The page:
Treasury Committee puts the boot into HMRC

A report published by the House of Commons Treasury select committee has claimed HMRC’s “unacceptable” quality of service failed due to a number of factors, including “overly ambitious expectations for IT projects, sustained cuts to resources, a management culture of ‘command and control’, increasingly complex tax legislation and the legacy of the merger [between Inland Revenue and HM Customs & Excise].”

It highlighted a number of areas of “serious” concern, including “Unacceptable difficulties contacting HMRC by phone during peak periods,” and, “Endemic delays in responding to post”.
 
The report, Administration and effectiveness of HM Revenue and Customs (PDF download also available), said the organisation would face further difficult years as it moves to resolve open cases in PAYE and “further ambitious IT upgrades”. As a result, the committee warned it would monitor the performance of HMRC during the remainder of the parliament, and “[expects] the department to deliver where substantial improvements have been promised.”
 
The Treasury committee’s report into HMRC follows on from others published in recent weeks, including one from the National Audit Office, which concluded the organisation's planned £1.6bn reduction in running costs represents “a big challenge”.
 
According to the earlier NAO report, HMRC is making progress but warned “it needs to better define the service it is aiming for; improve its understanding of costs; and develop its implementation plan [if it’s to achieve value for money].”

Continued...

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Comments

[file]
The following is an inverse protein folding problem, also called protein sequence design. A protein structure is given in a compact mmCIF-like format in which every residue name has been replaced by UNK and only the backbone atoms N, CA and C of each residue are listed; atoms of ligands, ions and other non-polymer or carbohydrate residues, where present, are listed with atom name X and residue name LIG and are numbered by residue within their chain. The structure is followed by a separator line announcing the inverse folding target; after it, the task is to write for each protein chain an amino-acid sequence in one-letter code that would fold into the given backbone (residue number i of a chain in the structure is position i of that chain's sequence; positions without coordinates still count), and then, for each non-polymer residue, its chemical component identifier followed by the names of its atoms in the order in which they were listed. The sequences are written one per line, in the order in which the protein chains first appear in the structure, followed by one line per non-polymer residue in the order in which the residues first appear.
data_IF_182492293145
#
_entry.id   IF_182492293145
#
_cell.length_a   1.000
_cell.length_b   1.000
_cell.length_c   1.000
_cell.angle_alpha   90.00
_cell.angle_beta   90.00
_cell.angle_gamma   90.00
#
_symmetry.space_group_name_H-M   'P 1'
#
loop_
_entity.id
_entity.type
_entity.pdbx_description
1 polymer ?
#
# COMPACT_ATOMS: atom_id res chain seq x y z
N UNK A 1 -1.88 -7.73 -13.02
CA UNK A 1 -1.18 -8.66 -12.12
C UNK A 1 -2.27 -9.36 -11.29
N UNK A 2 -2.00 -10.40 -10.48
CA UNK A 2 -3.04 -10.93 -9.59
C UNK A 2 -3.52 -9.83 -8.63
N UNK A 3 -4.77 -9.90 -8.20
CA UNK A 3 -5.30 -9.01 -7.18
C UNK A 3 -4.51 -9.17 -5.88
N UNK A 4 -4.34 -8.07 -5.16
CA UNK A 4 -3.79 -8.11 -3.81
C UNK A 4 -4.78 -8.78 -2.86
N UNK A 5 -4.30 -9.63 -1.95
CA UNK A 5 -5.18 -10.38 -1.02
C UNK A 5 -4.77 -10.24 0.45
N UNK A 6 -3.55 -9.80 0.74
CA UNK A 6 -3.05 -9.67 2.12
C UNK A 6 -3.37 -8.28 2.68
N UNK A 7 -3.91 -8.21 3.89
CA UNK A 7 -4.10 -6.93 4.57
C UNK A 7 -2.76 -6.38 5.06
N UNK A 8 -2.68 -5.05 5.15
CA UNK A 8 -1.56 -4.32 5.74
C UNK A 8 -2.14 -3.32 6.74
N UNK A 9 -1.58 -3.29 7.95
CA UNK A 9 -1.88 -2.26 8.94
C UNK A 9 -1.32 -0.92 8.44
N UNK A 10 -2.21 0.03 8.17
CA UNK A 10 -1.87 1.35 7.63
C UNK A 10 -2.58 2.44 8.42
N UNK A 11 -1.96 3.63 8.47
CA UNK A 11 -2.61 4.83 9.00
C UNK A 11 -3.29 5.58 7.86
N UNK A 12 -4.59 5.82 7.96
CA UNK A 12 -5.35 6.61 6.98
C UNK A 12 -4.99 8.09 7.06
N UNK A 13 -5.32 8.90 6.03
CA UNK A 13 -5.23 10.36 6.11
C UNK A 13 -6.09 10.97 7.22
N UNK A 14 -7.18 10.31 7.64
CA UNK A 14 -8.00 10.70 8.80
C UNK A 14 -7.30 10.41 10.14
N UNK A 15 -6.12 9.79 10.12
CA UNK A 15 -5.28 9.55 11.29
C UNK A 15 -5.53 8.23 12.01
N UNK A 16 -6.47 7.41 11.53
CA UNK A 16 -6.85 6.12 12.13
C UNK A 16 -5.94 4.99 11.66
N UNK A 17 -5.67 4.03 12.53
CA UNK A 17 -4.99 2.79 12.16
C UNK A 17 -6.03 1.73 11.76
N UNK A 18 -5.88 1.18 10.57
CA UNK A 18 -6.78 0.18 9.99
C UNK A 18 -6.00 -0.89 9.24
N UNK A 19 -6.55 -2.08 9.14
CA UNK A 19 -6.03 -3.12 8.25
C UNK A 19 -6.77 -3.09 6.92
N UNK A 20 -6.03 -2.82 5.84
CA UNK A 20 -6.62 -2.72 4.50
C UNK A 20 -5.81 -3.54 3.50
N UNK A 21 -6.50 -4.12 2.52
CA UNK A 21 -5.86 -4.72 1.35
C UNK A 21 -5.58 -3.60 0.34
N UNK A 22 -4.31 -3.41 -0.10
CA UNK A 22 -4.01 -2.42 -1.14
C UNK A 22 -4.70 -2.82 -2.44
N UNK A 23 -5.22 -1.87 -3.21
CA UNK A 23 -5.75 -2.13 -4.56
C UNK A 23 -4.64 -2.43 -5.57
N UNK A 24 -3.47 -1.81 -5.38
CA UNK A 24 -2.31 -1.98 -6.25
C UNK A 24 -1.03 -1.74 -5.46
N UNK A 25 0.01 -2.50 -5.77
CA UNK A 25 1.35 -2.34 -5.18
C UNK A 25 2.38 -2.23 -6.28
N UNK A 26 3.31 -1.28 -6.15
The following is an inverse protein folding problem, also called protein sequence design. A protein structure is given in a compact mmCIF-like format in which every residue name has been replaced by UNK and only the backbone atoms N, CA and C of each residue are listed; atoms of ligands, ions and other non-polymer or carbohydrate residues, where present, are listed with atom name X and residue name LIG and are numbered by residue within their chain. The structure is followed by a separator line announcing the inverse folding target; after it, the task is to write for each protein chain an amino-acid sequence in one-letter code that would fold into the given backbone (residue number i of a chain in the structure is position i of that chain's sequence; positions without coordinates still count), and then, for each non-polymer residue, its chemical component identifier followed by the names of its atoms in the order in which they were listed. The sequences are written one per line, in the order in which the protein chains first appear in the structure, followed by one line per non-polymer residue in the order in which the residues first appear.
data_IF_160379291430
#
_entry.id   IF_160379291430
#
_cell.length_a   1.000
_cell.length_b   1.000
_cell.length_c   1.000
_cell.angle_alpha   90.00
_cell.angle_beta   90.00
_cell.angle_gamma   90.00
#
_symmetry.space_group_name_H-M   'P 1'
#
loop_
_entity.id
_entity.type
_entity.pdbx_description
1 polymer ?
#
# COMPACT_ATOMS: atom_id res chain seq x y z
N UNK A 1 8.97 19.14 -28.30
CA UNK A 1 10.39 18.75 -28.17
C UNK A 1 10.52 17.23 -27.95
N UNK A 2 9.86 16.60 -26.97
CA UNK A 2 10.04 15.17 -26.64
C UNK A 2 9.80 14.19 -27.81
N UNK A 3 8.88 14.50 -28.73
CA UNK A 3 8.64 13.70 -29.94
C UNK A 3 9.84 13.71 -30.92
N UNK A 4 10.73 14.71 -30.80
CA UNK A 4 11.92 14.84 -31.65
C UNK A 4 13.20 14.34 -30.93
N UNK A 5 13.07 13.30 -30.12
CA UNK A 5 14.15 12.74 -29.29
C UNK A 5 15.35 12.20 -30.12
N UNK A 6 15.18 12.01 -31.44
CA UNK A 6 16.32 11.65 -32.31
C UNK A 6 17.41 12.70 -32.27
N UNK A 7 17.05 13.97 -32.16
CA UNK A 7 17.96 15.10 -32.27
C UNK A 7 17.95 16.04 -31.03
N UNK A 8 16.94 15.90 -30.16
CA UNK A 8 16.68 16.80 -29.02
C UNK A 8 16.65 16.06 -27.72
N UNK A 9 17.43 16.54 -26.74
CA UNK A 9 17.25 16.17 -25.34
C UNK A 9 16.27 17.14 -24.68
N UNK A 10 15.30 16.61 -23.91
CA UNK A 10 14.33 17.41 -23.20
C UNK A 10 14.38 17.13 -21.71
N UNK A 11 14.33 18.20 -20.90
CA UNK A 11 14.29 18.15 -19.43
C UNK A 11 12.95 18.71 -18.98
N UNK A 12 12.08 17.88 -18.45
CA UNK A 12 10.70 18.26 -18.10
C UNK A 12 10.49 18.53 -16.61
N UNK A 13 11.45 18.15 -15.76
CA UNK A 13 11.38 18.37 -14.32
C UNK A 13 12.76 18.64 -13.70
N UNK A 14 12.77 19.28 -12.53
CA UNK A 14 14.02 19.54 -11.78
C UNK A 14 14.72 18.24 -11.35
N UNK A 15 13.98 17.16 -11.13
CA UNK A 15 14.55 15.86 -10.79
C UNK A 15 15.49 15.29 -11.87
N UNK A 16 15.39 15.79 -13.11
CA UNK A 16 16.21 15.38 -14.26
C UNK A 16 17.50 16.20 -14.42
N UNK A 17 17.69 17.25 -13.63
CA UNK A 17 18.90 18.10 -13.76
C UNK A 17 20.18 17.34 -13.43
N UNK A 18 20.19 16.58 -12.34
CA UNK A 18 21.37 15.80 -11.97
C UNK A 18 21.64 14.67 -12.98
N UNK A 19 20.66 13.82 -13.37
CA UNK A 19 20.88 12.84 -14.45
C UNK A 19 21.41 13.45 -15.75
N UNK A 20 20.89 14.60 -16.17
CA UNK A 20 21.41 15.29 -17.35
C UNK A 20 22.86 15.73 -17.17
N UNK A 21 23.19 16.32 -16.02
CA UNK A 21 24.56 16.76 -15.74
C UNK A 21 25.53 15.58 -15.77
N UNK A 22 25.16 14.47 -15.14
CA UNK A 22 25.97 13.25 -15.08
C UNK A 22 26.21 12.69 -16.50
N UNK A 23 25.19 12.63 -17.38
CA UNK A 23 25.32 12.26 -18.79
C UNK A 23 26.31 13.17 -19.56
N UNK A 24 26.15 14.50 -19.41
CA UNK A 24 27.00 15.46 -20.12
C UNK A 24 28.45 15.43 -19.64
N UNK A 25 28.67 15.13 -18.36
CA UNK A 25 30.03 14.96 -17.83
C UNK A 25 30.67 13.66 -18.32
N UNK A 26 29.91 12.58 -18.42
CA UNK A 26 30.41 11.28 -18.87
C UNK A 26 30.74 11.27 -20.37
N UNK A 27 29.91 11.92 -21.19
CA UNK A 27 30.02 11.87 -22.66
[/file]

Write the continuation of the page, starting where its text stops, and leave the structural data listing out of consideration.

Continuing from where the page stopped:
Top_Cat's picture

EXCUSES

Top_Cat | | Permalink

I'm sick of hearing people claim it's "the cuts" that are causing the problems. that is utter rubbish.

HMRC has been a shambles for years and it really is time for the profession to step forward, start lobbying our MPs and demand changes in attitude from HMRC.  The pompous overbearing "we are never wrong", "you are guilty until proven innocent" approach by the majority of tax officers is unacceptable.

We need to act, we need to refuse to accept poor service, and we need to go over the heads of HMRC and hit our MPs with complaints every time HMRC foul up.

 

John Stokdyk's picture

HMRC chairman apologises

John Stokdyk | | Permalink

HMRC's non-executive chairman, Mike Clasper, made the following comments to the BBC on Saturday, shortly after teh Commons Treasury Select Committee report was published: 

"We are not happy with our performance in 2010... It simply wasn't good enough on post and telephone and I'd like to take the opportunity to apologise to the people who had to take a long time to get through, or we didn't get back to them quick enough with the post.

"In 2011 we've been working very very hard to improve things. We're handling the calls immediately much more frequently than we did in 2010 and as far as individual customers are concerned you know the post levels have dropped in half.  "That's not where we want to be but it's a lot better than where we were in 2010."

HMRC said it has recruited 1,000 extra contact centre advisers to handle calls during "exceptionally busy periods".

HMRC performance

John Snowden | | Permalink

In part I agree with Top Cat.

There really is an attitude problem in HMRC which starts at the top. I see they have been losing cases around the meaning of 'reasonable excuse' for late filing or retuns. This is excellent.

I have been e-mailing my MP for months and months now with examples of utterly awful service and agression on the part of HMRC staff.

 

Nick Graves's picture

Too true.

Nick Graves | | Permalink

I fear if Hartnett doesn't get a dose of reality soon, he could find himself Murdochated. 

A Robin is a bird but not all birds are Robins